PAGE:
21. WOW! Thanks everyone for such wonderful comments. Some even made me blush a little 😉 I love this community! I’m also very excited to hear from others with IBD or other intestinal issues and I’m glad you’ve all found MDA and the Primal Blueprint. The patients of mine that have actually taken this seriously have had great transformations as well. I always recommend they start with the success stories. That’s what hooked me!

  22. Wow! Thank you for sharing your story. Very encouraging. I’ve been able to manage my milder IBD with paleo/primal. My consultant was happy for me try dietary changes rather than take the drug I’d been prescribed (Pentasa), but he had no advice at all to give on diet. I was left in the dark until a friend suggested Whole 30 (and then I stumbled upon the Primal Blueprint book in a library.) The U.K.’s NHS website states that there is no evidence that diet plays a role in Crohn’s but some people have found certain foods aggravate their symptoms…. Thank goodness for people like you and Mark and everyone on here ?

  23. Two thumbs up on your success, your giving back to the community and looking great on the beach!

  24. Hi Joshua,

    Massive empathy on the crohns and rocknroll on the permanent remission! Personally I dont have crohns but my significant other does. She has had part of her colon removed in her early twenties (she is 35 meow) and pretty much every 3-4 months would wind up in the emergency room with a severe flare up. After tonnes of self research, we ended up on paleo about 4 years ago and since then she has only been to the hospital once. (i was on straight paleo for almost 5 months and its the best ive ever felt. however after falling off the wagon it has been nearly impossible for me to get back on)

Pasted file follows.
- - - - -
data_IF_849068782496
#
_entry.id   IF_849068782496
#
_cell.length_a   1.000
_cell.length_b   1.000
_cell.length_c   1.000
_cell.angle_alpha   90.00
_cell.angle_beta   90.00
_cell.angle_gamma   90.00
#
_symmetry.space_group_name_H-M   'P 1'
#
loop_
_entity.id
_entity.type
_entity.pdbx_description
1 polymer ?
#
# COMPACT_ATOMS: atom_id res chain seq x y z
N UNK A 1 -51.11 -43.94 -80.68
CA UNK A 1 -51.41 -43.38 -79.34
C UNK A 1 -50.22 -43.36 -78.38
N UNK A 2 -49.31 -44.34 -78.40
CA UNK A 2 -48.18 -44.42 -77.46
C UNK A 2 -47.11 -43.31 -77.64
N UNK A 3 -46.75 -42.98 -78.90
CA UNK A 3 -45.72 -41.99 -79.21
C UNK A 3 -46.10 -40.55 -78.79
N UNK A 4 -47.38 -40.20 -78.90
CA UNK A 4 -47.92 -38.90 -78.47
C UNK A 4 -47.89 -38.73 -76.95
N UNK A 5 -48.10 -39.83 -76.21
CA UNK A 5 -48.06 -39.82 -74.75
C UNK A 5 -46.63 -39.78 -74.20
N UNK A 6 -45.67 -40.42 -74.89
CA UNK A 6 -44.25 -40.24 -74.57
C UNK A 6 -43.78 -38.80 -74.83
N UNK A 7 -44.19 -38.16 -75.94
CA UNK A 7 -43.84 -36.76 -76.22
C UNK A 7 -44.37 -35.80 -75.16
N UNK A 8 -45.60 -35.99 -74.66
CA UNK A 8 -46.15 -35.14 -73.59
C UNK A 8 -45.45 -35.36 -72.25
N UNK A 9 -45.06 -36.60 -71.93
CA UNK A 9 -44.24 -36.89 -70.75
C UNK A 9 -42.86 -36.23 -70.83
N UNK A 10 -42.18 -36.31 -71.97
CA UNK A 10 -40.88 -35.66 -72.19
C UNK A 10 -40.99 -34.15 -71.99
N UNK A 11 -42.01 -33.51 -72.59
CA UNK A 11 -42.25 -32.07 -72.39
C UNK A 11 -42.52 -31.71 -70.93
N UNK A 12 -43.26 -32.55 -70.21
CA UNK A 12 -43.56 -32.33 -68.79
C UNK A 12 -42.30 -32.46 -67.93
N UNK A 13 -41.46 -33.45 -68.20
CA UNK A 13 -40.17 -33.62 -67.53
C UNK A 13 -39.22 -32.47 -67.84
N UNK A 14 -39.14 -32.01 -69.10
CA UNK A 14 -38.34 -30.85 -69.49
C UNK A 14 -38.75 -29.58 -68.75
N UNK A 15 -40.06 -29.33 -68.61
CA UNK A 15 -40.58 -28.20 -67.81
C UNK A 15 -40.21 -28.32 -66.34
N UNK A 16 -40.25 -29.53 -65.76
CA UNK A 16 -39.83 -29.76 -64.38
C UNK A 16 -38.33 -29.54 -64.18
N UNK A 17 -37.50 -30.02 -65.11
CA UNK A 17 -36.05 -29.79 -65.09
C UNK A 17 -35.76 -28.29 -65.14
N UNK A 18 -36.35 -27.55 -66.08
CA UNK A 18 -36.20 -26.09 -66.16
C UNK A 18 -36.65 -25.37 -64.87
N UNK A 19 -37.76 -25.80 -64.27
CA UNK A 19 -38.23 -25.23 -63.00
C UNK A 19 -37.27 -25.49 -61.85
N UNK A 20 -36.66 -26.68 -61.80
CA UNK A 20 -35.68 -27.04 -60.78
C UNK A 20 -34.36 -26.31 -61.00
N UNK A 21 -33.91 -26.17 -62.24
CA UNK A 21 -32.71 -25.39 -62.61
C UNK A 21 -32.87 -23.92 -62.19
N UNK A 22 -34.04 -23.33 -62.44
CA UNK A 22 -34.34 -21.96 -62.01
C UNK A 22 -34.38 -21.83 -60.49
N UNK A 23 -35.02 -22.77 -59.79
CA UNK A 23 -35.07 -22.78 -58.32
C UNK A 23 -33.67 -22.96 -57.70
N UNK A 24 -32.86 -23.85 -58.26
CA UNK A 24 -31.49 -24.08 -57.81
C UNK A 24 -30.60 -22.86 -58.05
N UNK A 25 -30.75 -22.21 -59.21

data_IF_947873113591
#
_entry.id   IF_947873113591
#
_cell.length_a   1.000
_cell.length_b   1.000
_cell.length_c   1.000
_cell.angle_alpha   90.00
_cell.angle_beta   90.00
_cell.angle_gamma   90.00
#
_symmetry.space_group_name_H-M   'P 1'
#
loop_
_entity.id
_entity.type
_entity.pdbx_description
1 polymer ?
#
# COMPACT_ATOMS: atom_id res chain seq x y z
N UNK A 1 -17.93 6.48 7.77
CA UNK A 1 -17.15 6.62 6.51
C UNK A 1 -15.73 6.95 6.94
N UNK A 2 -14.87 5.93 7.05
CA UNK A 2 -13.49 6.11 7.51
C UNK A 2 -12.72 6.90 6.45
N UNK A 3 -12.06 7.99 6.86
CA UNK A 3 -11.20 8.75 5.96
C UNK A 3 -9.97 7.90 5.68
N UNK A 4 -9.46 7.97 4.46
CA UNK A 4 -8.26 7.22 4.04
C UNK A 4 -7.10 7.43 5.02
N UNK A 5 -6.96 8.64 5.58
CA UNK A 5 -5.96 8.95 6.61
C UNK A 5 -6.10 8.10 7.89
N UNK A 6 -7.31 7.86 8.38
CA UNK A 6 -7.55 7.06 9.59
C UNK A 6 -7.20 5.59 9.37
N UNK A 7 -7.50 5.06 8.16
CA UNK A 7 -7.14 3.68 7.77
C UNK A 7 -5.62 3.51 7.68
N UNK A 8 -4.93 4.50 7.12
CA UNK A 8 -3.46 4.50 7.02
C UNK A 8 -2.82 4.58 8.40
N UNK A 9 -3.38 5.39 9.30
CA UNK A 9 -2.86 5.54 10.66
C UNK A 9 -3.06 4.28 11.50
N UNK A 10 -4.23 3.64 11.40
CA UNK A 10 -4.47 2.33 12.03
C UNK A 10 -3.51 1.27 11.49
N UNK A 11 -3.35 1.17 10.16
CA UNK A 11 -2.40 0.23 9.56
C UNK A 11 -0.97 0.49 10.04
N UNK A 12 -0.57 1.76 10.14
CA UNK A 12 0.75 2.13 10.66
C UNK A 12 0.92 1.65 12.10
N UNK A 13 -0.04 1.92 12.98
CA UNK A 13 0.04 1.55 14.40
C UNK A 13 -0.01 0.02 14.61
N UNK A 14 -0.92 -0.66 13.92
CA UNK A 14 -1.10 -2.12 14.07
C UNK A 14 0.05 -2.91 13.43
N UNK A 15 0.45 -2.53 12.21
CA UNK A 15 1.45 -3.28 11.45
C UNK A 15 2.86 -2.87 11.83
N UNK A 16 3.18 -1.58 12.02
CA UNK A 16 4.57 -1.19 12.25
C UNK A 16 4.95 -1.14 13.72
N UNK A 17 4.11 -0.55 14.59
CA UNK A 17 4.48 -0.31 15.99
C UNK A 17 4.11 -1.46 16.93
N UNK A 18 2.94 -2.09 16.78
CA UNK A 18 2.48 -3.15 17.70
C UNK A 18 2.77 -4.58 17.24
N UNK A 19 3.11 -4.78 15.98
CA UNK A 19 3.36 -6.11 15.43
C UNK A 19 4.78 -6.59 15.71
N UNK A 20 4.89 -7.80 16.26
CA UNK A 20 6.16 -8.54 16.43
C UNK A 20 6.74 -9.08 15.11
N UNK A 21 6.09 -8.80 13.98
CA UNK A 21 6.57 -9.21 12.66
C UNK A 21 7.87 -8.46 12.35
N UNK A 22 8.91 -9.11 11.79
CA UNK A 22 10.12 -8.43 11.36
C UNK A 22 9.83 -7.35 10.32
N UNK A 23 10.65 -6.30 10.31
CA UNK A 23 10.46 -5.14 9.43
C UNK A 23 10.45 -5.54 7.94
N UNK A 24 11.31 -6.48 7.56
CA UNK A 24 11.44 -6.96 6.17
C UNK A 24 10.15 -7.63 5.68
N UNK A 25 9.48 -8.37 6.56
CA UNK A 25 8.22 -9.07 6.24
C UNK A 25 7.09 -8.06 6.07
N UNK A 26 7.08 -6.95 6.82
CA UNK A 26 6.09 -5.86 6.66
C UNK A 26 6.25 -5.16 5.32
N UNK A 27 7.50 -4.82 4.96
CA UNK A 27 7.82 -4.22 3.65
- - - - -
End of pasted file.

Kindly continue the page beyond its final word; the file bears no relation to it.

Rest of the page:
I understand ppl are different but I was hoping you could share your diet of what you have found to work and what doesnt for you. She seems to not do well with raw leafy greens (kale, spinach etc) and whenever she feels crohnsy (mini flare ups, she cheats 10% of the time) she starts craving milk. She has recently tested for low iron (but we eat plenty of natural/100%grass fed red meats and offal) and Im concerned as to how to get iron to be better absorbed.

    Thanks again for sharing your story, Joshua!

    1. I have two diets – the flare up diet that is very restricted (haven’t needed it in a long time) and my current maintenance diet. It sounds like your significant other doesn’t really achieve full remission – always remaining somewhat sensitive. Only after the gut completely heals should a maintenance diet be followed. The standard paleo is my maintenance diet. I highly recommend reading Chris Kresser’s book; The Paleo Cure.

      For a flare up diet, I recommend cooking all vegetables well. Raw vegetables are like fingernails scratching a rash to the point of making it worse, only the “rash” is in the gut. I also use Iron Extra, a supplement from the company Vitanica – it’s available at Amazon. It’s a unique blend of three highly absorbable forms of iron plus vitamin C and some herbs that enhance iron absorption and utilization. Diet wise, if your significant other is having trouble maintaining weight, focus on easily digested proteins – I find fish and eggs (if tolerated) easier on the gut than red meats but ground beef is an exception since it’s ground so well – along with squashes. If she has a few pounds to spare, I brief fast can also be helpful. It’s Imperative to avoid any suspected triggers, especially dairy. Dairy is on my maintenance diet but strictly avoided on a flare up diet.

      Food hygiene is also important – sit in a quiet, relaxing environment and CHEW until completely liquified. I know it’s challenging not to eat on the go, but it’s important to eat while relaxed. Thsi brings up the point that Crohn’s isn’t JUST a gut issue. People with Crohn’s tend to be “type A” personalities. It has been very important for me to let go of details and to learn to relax! Stress management is IMPERATIVE, as is sleep!!!